While to some, this activity may seem like an escape from the normal curriculum of grammar and novels, we can assure you it is not. There are several educational benefits behind it. The first is that you can explore different themes and topics than the readers that you are using in your program. You could show short videos about what is going on in the world today, so that your students will be aware of current events, especially ones that might have an affect on them.  Secondly, the short videos will without doubt lead to a lively conversation in the classroom.  As long as the rules of respect are set out beforehand, your students will greatly benefit from voicing their own opinions, as well as listening to others.  Furthermore, as the leader and facilitator of the classroom, your prepared essential, or 'Why', questions will lead your students to think more critically about what's happening in the videos.  Finally, if, like us, you choose to give a writing assignment over the weekend about the video, it will, of course, lead to an improvement in your students' writing skills.  The picture to the left shows an actual student's writing at the beginning of the year compared to the progress she made by the end.


The following steps explain how we go about preparing the videos for the classroom.  It begins with how we choose videos to how we introduce them to the students.

Step 1: Find a video on Youtube or any other source, such as Vimeo, that provides a message or controversial topic to talk about.  Again, the video should never be any longer than 5 minutes, or your students might begin to see the activity as just 'watching a video'.  The video should just be a springboard to get the conversation and critical thinking going.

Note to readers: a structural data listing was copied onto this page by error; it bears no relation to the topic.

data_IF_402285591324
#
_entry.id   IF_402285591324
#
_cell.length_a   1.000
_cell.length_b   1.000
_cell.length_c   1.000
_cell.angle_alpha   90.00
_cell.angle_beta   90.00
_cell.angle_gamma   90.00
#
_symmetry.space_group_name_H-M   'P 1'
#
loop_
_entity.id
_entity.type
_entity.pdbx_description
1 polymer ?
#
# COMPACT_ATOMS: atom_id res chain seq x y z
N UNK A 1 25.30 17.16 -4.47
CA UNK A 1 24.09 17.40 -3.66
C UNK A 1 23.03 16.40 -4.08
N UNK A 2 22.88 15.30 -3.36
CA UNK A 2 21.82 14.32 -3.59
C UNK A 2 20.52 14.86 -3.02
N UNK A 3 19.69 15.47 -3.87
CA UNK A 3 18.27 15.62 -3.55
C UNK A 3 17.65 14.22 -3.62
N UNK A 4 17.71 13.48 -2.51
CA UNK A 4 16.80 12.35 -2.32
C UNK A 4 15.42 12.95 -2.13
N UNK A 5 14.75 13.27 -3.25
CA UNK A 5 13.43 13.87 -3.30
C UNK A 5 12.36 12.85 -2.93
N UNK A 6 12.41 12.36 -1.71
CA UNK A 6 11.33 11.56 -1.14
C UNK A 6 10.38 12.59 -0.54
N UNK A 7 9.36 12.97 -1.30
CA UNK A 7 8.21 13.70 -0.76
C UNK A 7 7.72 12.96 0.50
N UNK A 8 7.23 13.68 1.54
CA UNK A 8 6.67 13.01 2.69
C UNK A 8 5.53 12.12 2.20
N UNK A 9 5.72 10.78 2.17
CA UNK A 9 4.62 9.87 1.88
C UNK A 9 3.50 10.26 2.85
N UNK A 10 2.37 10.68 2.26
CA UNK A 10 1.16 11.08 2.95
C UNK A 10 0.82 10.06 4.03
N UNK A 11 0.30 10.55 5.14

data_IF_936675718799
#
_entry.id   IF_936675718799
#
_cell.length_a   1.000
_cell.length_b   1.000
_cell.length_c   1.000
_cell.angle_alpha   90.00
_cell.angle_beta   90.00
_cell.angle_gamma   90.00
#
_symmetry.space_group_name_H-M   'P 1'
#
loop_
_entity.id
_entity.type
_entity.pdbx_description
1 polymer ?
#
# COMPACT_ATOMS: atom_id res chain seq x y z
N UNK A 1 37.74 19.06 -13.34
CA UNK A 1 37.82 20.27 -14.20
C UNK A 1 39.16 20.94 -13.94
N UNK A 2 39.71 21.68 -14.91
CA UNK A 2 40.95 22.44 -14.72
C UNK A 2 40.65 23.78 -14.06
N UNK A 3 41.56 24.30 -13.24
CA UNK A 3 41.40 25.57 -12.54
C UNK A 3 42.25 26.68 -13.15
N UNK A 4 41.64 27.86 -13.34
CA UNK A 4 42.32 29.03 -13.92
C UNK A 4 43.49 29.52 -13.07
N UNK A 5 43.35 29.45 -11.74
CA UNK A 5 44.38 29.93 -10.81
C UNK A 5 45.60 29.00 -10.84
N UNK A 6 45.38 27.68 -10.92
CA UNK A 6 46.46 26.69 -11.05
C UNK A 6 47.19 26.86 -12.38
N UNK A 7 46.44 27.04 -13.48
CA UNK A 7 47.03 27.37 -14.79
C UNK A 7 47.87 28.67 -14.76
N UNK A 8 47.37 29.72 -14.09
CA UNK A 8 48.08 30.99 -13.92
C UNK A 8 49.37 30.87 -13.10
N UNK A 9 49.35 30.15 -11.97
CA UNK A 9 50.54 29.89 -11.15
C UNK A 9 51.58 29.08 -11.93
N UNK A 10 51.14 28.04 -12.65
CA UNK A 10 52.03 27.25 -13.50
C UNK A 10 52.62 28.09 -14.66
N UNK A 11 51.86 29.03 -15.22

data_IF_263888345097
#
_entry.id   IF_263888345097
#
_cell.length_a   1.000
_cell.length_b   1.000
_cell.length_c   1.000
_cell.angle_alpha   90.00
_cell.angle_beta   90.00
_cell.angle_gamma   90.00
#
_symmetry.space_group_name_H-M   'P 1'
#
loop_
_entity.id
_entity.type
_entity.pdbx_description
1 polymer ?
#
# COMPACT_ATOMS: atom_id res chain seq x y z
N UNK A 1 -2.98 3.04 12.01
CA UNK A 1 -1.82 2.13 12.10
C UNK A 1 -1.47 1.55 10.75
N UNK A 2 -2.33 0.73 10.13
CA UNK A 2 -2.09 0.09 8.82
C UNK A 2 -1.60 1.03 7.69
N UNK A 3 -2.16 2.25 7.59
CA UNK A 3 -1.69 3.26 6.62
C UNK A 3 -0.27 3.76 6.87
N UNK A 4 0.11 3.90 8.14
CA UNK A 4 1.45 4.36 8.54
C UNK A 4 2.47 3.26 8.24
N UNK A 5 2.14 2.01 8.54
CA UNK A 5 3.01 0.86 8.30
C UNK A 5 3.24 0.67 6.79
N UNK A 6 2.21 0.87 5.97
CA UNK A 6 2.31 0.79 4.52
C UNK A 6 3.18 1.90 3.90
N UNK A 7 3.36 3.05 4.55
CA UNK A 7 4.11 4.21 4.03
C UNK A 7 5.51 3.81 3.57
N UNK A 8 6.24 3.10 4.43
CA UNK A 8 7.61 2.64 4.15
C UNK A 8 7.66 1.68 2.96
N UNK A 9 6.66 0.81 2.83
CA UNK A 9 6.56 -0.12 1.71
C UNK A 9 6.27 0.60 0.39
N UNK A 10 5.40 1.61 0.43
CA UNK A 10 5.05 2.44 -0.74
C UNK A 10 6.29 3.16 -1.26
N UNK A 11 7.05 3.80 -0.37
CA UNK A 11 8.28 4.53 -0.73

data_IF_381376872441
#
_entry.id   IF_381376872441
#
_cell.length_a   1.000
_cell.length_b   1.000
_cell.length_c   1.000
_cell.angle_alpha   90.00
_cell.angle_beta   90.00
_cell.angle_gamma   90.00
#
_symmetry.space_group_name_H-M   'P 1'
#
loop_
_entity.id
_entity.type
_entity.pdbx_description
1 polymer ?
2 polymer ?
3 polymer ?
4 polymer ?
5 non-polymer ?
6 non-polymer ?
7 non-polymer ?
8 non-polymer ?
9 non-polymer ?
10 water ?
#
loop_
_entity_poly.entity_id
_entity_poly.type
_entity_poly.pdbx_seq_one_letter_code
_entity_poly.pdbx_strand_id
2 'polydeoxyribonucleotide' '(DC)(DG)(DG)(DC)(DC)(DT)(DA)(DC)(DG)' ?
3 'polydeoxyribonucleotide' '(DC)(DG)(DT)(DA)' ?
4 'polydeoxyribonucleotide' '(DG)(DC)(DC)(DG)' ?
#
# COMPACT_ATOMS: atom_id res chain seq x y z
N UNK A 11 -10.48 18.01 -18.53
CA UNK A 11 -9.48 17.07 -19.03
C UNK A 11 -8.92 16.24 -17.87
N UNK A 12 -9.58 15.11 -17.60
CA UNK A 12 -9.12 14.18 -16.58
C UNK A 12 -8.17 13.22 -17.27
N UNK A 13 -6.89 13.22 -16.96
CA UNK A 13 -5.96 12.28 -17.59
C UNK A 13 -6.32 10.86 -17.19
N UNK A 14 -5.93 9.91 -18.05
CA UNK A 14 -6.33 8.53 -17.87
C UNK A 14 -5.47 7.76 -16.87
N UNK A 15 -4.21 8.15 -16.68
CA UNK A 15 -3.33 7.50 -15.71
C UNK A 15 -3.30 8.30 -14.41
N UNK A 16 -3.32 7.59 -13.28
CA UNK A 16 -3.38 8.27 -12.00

Step 2: Make a video tutorial Blendspace, which is an extremely easy-to-use website that allows you to create video tutorials in a snap.  Once you register for a free account, click on the large blue button on your home screen.  You will see that Blendspace tutorials are divided into boxes.  

Our suggestion for creating a video tutorial is as follows:

In box 1, we include an engaging image to give our students an idea of what the video is about.  Images are not absolutely necessary, but it makes your video tutorial more attractive and engaging for your audience. Plus, on Blendspace, it only take a few seconds as there is a Google Images and Flickr tabs on the right side of the screen.  Simply type in your topic in the search field, and drag your chosen picture into one of the boxes.

Then in box 2, we provide a short introduction to the video.